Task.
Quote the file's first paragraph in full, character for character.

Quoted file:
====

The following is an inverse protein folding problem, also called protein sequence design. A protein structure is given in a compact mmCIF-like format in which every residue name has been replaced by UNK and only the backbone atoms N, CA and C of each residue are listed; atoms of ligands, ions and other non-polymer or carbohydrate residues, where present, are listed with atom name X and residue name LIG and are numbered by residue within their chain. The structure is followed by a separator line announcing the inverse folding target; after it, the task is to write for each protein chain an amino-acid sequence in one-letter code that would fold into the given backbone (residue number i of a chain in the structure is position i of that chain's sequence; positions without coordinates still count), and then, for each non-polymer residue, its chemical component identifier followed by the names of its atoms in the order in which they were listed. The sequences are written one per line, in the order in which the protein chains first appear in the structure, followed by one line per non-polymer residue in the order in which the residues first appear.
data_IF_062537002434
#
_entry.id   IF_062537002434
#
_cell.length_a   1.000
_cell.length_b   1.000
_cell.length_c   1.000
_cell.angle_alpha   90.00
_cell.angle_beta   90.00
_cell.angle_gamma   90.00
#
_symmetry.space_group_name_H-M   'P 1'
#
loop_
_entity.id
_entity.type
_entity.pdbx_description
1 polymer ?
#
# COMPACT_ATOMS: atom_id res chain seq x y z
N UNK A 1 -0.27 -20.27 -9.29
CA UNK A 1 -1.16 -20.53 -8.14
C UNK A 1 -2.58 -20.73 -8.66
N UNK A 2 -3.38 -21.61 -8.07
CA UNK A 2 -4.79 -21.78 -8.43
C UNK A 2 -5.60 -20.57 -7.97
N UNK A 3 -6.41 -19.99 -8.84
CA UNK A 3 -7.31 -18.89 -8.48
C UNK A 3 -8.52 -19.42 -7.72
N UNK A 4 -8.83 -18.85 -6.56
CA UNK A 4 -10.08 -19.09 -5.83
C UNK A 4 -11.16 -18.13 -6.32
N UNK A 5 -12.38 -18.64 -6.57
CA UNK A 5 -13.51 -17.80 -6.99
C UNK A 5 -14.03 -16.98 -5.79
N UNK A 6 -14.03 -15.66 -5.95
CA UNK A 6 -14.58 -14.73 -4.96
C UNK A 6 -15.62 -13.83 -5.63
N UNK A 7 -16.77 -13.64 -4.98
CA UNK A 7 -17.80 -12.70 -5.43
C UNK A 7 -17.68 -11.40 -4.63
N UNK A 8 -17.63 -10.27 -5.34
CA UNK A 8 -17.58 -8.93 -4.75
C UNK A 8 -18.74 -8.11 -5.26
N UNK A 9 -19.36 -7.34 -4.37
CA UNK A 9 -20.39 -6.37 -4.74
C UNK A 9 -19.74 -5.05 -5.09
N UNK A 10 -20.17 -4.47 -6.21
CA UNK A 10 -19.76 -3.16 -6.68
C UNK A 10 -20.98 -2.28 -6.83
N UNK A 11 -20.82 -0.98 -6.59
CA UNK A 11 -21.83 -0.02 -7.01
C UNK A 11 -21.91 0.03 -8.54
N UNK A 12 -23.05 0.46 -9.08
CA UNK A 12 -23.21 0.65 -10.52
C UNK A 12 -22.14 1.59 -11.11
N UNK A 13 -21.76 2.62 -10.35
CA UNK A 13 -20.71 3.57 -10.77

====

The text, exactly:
The following is an inverse protein folding problem, also called protein sequence design. A protein structure is given in a compact mmCIF-like format in which every residue name has been replaced by UNK and only the backbone atoms N, CA and C of each residue are listed; atoms of ligands, ions and other non-polymer or carbohydrate residues, where present, are listed with atom name X and residue name LIG and are numbered by residue within their chain. The structure is followed by a separator line announcing the inverse folding target; after it, the task is to write for each protein chain an amino-acid sequence in one-letter code that would fold into the given backbone (residue number i of a chain in the structure is position i of that chain's sequence; positions without coordinates still count), and then, for each non-polymer residue, its chemical component identifier followed by the names of its atoms in the order in which they were listed. The sequences are written one per line, in the order in which the protein chains first appear in the structure, followed by one line per non-polymer residue in the order in which the residues first appear.